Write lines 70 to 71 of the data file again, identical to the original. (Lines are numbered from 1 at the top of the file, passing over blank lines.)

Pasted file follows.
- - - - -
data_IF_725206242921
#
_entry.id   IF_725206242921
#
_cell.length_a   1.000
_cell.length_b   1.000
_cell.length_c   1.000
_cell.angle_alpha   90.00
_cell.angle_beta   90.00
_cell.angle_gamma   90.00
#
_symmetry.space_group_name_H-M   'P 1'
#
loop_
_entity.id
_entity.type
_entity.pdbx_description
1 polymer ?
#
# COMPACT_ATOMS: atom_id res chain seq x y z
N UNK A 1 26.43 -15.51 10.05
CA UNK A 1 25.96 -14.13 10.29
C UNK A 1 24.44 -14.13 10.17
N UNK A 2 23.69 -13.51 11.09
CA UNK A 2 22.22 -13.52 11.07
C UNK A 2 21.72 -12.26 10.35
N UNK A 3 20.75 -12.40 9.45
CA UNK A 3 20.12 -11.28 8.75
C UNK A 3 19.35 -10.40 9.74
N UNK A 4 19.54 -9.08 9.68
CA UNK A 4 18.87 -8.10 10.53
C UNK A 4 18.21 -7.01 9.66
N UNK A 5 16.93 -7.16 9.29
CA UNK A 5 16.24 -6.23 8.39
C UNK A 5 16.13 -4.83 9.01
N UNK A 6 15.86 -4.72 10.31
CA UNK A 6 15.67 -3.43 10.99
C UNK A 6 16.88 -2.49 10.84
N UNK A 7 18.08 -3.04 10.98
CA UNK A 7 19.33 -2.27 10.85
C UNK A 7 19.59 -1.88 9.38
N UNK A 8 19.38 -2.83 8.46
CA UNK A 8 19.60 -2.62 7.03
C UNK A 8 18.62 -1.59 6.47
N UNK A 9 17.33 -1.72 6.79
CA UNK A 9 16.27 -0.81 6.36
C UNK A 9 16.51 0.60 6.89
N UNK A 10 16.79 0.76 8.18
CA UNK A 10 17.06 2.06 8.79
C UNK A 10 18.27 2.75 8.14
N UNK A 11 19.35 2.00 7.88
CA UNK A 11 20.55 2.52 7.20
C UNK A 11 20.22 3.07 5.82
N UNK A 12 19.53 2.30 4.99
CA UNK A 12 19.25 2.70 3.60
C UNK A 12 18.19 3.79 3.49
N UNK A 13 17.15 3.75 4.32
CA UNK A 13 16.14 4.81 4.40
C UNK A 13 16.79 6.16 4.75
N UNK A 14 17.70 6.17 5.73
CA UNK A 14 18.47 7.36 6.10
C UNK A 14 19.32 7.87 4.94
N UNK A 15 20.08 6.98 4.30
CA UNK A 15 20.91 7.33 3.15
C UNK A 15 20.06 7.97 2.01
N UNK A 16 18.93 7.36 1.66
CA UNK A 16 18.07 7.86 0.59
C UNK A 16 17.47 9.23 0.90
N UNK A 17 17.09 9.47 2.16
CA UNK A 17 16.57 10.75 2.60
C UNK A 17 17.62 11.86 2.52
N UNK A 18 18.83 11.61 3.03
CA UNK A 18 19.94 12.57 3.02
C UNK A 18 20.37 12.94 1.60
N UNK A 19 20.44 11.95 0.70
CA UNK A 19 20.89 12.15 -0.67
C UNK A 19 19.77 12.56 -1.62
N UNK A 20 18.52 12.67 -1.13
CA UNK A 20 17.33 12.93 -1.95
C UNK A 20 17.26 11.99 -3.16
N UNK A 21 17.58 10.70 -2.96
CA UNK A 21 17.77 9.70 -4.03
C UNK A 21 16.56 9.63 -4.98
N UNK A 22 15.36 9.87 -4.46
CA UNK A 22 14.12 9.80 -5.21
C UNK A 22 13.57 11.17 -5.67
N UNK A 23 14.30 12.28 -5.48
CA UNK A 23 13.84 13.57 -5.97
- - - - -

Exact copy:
CA UNK A 17 16.57 10.75 2.60
C UNK A 17 17.62 11.86 2.52